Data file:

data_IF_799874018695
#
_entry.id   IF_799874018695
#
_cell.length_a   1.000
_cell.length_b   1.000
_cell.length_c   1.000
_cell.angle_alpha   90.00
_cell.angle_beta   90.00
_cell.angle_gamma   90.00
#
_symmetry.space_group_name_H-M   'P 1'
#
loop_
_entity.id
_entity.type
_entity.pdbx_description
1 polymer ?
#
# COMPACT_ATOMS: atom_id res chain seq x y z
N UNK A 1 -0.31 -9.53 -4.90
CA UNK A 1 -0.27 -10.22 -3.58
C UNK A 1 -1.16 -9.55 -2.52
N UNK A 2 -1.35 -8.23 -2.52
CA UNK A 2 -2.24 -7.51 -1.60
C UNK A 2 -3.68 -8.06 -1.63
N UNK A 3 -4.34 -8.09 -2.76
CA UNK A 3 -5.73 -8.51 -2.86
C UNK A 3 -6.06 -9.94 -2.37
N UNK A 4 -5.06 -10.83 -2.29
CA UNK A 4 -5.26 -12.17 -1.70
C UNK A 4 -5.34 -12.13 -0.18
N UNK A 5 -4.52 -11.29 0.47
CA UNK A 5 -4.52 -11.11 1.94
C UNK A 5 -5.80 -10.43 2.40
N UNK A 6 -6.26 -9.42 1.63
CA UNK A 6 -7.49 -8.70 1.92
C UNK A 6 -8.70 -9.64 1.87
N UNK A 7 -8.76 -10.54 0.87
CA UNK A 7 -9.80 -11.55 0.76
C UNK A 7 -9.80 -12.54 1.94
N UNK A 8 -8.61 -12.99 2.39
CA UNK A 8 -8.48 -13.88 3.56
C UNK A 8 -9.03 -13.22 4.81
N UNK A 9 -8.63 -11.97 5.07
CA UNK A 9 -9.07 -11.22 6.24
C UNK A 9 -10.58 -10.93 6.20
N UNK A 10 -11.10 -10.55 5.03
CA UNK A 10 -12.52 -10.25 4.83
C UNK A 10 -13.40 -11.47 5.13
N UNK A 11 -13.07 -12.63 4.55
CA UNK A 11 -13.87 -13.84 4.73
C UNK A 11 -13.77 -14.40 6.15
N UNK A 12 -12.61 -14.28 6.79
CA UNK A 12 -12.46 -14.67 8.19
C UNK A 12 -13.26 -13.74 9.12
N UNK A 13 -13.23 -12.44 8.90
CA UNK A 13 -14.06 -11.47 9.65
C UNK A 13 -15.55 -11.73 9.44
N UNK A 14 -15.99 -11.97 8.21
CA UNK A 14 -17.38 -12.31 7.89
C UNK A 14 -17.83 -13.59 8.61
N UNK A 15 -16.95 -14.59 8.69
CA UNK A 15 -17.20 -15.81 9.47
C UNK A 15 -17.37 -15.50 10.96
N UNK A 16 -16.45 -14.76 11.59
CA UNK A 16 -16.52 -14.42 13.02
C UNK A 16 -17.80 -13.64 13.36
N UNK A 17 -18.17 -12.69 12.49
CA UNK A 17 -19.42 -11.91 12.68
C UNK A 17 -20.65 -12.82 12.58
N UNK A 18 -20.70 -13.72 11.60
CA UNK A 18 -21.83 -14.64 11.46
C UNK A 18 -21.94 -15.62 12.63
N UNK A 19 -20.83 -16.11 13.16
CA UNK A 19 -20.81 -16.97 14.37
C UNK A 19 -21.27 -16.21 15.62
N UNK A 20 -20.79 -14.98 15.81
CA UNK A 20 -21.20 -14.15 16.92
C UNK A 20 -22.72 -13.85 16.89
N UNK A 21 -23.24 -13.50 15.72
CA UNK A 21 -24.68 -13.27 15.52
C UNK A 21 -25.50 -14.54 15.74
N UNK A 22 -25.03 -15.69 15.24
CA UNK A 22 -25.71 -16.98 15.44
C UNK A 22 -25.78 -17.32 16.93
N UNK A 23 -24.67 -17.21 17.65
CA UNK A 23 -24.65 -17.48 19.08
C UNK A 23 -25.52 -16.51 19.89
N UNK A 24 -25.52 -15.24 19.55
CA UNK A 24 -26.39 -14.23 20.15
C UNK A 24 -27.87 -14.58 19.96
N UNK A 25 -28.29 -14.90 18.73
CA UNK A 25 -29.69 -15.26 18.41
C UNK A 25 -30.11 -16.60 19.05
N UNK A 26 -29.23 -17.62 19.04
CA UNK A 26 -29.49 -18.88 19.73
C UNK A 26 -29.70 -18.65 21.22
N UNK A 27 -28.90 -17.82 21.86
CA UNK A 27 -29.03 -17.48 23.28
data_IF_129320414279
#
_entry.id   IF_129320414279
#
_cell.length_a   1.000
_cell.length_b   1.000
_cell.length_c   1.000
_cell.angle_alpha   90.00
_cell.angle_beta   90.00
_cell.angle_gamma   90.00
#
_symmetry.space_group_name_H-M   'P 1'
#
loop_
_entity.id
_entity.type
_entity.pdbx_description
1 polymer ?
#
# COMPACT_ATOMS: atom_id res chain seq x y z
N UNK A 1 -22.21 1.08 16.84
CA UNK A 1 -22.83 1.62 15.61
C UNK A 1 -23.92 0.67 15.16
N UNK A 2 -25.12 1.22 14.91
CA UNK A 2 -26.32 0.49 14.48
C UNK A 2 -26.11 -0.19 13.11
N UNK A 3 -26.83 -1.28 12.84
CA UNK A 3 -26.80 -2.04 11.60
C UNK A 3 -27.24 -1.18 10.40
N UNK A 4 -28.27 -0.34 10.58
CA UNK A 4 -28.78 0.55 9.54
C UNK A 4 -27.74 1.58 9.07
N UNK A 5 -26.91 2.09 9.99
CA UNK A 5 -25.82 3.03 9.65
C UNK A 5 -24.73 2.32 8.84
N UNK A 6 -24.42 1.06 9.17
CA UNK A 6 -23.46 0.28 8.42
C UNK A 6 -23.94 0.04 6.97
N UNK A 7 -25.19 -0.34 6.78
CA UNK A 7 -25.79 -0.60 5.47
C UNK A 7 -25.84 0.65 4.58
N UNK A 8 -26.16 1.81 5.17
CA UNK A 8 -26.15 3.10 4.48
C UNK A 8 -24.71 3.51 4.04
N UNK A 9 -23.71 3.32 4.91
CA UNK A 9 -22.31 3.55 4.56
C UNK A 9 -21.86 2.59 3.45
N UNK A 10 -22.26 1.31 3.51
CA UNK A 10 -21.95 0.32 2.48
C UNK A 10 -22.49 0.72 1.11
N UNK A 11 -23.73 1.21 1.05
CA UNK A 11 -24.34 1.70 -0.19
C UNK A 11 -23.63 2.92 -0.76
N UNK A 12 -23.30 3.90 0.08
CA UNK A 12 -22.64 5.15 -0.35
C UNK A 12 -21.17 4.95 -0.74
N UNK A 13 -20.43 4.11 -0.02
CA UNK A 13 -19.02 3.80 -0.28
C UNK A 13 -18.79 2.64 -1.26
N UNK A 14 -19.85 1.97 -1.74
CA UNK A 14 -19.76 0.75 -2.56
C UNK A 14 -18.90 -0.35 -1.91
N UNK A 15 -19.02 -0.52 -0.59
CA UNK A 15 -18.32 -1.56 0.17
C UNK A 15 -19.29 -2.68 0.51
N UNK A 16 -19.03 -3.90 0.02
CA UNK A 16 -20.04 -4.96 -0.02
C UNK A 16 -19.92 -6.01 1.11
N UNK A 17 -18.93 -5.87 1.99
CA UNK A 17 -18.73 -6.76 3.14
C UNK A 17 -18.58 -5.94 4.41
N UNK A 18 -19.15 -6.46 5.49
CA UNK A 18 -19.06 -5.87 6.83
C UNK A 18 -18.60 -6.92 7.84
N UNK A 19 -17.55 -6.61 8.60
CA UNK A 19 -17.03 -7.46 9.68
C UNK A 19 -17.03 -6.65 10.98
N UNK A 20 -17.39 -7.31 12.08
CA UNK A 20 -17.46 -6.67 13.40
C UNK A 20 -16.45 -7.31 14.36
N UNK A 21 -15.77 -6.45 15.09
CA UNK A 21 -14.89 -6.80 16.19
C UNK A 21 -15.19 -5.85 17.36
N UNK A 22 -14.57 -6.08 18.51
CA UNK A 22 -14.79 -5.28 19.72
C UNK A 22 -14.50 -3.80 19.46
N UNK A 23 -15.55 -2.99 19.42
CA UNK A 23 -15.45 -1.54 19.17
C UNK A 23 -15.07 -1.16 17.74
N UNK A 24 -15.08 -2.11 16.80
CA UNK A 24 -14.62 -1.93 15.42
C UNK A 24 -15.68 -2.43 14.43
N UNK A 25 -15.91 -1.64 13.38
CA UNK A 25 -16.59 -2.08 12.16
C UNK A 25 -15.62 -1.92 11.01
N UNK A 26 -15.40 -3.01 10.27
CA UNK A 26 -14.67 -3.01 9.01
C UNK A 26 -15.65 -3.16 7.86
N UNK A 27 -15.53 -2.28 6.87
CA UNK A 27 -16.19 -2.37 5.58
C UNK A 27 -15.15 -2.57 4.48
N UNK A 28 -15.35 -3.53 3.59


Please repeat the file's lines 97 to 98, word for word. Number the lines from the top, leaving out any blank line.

CA UNK A 26 -29.49 -18.88 19.73
C UNK A 26 -29.70 -18.65 21.22